The Universe of Things

The Universe of Things

Konrad Paul Liessmann

There was a time when we knew where everything came from: the clothes we wore, the meat we ate, the tools we used. The tailors and butchers, blacksmiths and tanners plied their trade on every corner: their sounds, and sometimes smells, were unmistakable. With the advent of mechanisation and industrialisation, trades like these gradually disappeared, to be replaced by smoking chimneys and the whirr of conveyor belts – and more and more goods than ever were produced in the factory buildings that could be seen for miles around. Now, all that has gone too. The upshot of automation and globalisation is that we neither know how our everyday commodities are made nor how they reach us.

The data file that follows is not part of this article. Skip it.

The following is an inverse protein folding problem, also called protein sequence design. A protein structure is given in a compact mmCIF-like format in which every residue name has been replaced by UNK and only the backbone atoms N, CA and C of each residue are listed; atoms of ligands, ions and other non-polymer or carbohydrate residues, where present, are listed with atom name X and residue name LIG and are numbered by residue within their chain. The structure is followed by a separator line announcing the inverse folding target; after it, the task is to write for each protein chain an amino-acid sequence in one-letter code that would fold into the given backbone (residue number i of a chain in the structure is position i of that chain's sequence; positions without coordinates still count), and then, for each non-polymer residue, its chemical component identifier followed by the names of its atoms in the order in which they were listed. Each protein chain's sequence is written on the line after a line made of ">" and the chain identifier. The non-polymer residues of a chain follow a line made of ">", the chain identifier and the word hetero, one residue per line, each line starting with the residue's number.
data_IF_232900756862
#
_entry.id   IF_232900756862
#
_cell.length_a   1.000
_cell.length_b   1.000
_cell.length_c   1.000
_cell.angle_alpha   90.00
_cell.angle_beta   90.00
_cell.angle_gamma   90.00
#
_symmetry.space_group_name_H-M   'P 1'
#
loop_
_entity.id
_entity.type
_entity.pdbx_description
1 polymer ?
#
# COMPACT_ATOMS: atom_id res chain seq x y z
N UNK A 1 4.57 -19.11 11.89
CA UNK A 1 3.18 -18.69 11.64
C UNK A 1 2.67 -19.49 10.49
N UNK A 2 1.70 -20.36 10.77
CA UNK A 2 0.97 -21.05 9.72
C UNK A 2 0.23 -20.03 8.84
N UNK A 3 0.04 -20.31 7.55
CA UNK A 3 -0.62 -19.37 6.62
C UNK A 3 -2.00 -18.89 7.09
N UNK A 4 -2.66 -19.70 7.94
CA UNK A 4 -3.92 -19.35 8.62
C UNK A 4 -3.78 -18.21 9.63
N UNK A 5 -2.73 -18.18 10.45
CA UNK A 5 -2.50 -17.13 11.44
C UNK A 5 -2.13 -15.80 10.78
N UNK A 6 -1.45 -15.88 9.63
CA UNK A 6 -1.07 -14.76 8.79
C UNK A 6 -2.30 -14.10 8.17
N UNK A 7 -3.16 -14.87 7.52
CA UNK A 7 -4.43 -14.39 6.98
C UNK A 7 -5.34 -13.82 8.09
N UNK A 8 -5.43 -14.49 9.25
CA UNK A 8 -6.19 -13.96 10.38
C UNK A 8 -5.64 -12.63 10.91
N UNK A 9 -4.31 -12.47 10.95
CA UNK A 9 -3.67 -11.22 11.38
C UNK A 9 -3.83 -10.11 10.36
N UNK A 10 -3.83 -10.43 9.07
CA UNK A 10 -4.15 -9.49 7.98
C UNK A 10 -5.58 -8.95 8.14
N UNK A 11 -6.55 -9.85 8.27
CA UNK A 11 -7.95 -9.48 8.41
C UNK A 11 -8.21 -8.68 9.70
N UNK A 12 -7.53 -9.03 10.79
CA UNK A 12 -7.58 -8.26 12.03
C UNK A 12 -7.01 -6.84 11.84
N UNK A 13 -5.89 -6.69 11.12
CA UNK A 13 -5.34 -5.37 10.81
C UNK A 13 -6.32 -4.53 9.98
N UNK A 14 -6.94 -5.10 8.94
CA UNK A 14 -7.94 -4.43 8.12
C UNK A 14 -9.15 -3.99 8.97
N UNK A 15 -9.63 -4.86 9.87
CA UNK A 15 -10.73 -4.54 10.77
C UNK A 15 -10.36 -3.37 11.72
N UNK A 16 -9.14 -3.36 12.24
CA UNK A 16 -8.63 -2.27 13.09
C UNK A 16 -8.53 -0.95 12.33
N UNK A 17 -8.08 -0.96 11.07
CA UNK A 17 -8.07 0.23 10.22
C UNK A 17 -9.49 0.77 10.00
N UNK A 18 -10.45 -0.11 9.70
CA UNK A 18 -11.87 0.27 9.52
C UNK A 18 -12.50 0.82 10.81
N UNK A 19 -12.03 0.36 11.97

And we don’t know their future either. Yet we want for nothing, says Konrad Paul Liessman, who has made a name for himself beyond the borders of the German-speaking world with his book Theorie der Unbildung. In his new book, the philosopher writes: "Every morning, the universe of things manifests itself before our eyes, as though conjured up from nothing." Fascinated and bedazzled at once, we are faced with shiny automobiles, the most sophisticated sports equipment, and the latest crazes in pads and pods. Every one of them contains a promise and an inscrutable aestheticism that we cannot escape. After all, these are the things that shape the world as we know it.

Foreign Sales

Bulgaria (LIK), CZ (Academia), SLO (Hermagoras)

The Universe of Things

Ihr Kommentar


* Diese Angaben sind verpflichtend